Applications for no-prep Lumineers®.
Success has a lot to do with proper case selection.
Most people who know about no-drill, no-shots Lumineers® placement do so because of the advertisements they have seen. Advertising can, however, lead a consumer to form unrealistic expectations.
Most people understandably draw the conclusion that the use of this technique can be used with them. And while in theory this may be true, any dentist can tell you there's often quite a bit of difference between what's technically possible and what's in the patient's best interest.
When does this option make a good choice? / Who makes the ideal candidate?
The following topics explain issues associated with making the decision to have no-prep Lumineers® placed.
- Ideal pre-treatment conditions.
- Not being the perfect candidate doesn't mean you can't have veneers placed.
- Resurfacing existing dental work.
- Potential complications associated with no-prep veneer placement.
- Bulky teeth.
- Inability to create a life-like result.
Initial conditions that favor the placement of Lumineers® using "no drilling" technique.
The difficulty associated with placing a veneer without trimming the tooth back first is that the tooth will end up being some degree larger.
In order to avoid the situation where this change is enough to create problems, the dentist looks for applications that:
- Only require the thinnest veneer possible.
- Use this size increase as an asset.
Favorable pre-treatment conditions.
In general, here's the kind of situations that make the most ideal applications for no-drill Lumineers® (and an explanation why).
A) Teeth that just require minor cosmetic or color improvement.
The whole premise associated with placing a veneer is that it's opaque enough to mask (hide) the cosmetic imperfections of the tooth underneath. Here's how this is accomplished:
Option #1: Translucent veneers.
If a veneer is made out of relatively translucent porcelain (doing so will give it a more life-like appearance), it will need to be comparatively thicker. (This is the approach used with conventional veneers.)
Option #2: Opaque veneers.
If the veneer must be ultra-thin (like needed for no-drilling applications), the only way to get the needed masking effect is to use porcelain that's relatively opaque.
More opaque veneers, however, typically look more artificial. (This is a criticism of Lumineers® in general. We discuss it here.)
By limiting the use of no-drill technique to just cases where only a minimal change is needed (such as making a small color change or masking minor cosmetic imperfections), the Lumineers® can be both ultra-thin yet comparatively more translucent (win-win).
B) Teeth that are already fairly straight.
Veneers can be used to improve the apparent alignment of teeth. But doing so may require relatively thick veneers, which may create problems. (We illustrate and explain this issue here.)
By choosing cases where the teeth simply need to be resurfaced, as opposed to being reshaped, the veneers can be as ultra-thin as possible.
C) Tooth gaps. / Small or inclined teeth.
Since placing no-prep Lumineers® will increase the size of the patient's teeth, dentists look for applications where this can be used to an advantage.
Patients who have relatively small teeth, especially those that have gaps between them, often make ideal candidates for no-tooth preparation veneers.
The same goes for people whose teeth are slightly lingually inclined (tip inward somewhat as opposed to being bucked). In these cases, the added thickness of the veneer helps to create the change that's wanted.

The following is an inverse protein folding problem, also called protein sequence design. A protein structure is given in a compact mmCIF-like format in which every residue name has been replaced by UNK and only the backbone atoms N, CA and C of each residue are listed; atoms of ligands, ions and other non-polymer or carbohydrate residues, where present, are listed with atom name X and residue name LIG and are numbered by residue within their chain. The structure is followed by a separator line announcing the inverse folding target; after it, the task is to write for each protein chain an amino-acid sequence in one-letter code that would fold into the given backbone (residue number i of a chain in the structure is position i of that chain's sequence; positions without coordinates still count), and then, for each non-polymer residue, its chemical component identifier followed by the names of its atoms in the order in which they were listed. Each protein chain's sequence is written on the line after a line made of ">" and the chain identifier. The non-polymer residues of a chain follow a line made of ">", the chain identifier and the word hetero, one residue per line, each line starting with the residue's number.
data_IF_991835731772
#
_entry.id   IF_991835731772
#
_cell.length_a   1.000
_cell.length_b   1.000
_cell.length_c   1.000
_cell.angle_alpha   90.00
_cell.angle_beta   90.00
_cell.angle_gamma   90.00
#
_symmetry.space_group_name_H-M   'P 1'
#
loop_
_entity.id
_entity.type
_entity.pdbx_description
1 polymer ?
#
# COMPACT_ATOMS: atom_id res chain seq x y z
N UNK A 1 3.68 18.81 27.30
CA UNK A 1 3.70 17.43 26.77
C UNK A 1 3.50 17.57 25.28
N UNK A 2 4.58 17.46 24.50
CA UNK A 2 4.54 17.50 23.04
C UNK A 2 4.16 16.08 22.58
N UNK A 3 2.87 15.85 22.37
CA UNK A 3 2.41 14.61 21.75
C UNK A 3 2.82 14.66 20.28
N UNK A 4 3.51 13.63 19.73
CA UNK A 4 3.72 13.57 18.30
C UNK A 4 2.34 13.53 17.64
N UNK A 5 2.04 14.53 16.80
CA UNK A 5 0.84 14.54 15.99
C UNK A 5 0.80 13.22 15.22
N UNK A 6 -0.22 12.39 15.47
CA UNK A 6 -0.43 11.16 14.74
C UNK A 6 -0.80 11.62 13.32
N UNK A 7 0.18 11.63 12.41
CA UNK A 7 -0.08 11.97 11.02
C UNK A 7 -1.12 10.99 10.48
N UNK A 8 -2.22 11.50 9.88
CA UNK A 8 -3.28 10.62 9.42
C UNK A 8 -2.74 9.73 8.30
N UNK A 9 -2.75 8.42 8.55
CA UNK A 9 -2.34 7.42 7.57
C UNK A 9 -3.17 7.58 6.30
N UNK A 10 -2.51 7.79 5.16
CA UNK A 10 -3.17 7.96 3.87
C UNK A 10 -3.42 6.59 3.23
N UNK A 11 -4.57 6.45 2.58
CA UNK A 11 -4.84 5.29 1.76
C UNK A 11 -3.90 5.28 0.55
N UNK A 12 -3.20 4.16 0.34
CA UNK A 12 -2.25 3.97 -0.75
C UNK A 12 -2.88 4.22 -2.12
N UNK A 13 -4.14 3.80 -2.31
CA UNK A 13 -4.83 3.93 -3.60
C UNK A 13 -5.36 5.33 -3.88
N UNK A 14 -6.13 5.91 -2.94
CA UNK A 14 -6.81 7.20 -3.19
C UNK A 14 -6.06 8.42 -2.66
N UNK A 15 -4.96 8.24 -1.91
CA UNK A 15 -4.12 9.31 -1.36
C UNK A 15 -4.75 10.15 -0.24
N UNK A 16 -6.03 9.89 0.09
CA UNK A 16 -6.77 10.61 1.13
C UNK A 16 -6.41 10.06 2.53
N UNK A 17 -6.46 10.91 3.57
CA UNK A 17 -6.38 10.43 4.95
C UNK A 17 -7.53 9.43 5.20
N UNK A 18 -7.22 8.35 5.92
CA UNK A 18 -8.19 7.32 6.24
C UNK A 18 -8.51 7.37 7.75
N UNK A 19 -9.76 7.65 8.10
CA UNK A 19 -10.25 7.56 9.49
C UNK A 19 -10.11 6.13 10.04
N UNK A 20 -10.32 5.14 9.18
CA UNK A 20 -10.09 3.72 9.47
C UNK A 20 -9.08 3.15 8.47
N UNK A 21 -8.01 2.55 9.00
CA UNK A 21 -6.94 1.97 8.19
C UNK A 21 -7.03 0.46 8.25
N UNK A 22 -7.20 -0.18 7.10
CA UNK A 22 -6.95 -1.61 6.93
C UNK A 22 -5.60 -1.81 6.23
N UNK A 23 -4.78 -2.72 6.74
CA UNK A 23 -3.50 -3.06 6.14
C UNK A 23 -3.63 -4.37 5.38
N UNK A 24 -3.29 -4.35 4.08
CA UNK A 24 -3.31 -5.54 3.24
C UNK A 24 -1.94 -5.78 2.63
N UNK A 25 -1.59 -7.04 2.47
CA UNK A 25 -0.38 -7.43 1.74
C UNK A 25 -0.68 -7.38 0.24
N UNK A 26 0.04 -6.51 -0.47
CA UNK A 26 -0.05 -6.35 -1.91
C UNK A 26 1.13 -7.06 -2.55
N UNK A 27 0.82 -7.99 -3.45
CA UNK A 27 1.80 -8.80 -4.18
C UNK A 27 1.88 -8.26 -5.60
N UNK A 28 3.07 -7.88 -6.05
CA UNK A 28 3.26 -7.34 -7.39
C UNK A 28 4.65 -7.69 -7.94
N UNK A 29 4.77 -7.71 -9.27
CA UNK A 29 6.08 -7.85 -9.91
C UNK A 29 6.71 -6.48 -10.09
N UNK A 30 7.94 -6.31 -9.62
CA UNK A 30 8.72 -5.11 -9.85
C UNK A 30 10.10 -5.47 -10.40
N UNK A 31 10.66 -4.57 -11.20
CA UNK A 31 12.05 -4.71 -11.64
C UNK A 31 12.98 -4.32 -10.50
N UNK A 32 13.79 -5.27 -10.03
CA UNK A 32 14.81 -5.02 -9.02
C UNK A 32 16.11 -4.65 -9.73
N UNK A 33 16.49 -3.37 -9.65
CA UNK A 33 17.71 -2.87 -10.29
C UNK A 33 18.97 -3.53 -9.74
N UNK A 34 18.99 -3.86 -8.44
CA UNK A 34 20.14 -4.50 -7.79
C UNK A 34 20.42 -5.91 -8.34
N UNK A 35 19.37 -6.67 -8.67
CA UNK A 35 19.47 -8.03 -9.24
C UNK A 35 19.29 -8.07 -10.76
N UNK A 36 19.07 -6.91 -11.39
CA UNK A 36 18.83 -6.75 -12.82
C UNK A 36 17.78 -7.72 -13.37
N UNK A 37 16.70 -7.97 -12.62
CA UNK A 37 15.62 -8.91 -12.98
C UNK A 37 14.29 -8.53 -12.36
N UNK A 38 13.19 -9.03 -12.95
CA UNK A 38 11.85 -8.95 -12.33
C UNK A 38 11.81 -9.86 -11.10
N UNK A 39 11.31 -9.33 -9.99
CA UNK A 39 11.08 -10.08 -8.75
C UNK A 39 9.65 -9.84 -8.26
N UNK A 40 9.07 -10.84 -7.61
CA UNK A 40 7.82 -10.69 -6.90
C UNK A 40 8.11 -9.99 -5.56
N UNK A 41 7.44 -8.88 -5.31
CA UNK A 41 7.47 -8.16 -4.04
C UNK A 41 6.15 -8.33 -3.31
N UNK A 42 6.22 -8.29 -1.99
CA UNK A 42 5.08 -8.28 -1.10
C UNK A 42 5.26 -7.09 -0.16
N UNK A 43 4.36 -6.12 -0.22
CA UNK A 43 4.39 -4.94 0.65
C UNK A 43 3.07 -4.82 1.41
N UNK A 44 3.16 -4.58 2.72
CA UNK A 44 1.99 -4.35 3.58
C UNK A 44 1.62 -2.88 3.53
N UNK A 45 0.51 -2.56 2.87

Just because you're not the ideal candidate doesn't mean you can't have veneers.
Even if your dentist determines that your situation really isn't the perfect one for a no-drill approach, that doesn't necessarily mean that you can't have porcelain veneers placed.
Option #1: Traditional veneers.
It may just mean that conventional veneers make the better choice, in terms of creating a more natural appearance or one that makes maintaining proper dental health easier.
Option #2: Going ahead with no-prep Lumineers®.
For some people, the convenience or dental-fear benefits of no-drill technique may outweigh a slightly less-than-ideal outcome. This can be a reasonable trade-off when it comes to cosmetic appearance. Lots of people seem to make this choice.
With other types of problems, placing no-prep veneers when less-than-ideal conditions exist can be rationalized. But discuss this matter thoroughly with your dentist. It probably doesn't make the best choice.
Rejuvenating the appearance of porcelain dental work with Lumineers®.
Lumineers® can be used as a way to extend the life of porcelain-surfaced crowns and bridges that are no longer cosmetically pleasing.
The idea is simply one where the veneer is bonded onto the front surface of the restoration, thus giving it with a rejuvenated look.
Since the Lumineer® will only provide a cosmetic change, the dentist must examine the dental work in question and determine that it is otherwise intact and clinically satisfactory.
Is using this technique a good idea?
One needs to keep in mind that this is patchwork dentistry. Instead of having a restoration that's just a single entity created in the controlled environment of a dental laboratory, you'll have "a restoration placed on a restoration" that's been put together in your mouth.
a) Dental Crowns
If your dentist suggests this repair for an individual crown, ask about their rationale. They may have good reasons but in many cases your costs and number of appointments needed may be about the same for either approach, with the crown remake having the more predictable long-term outlook.
b) Dental Bridges
It's easier to see the potential benefits of this technique when bridgework is involved. Veneering just one or a few teeth that spoil the appearance of an extensive bridge might offer a reasonable solution, at just a portion of the cost of replacing it.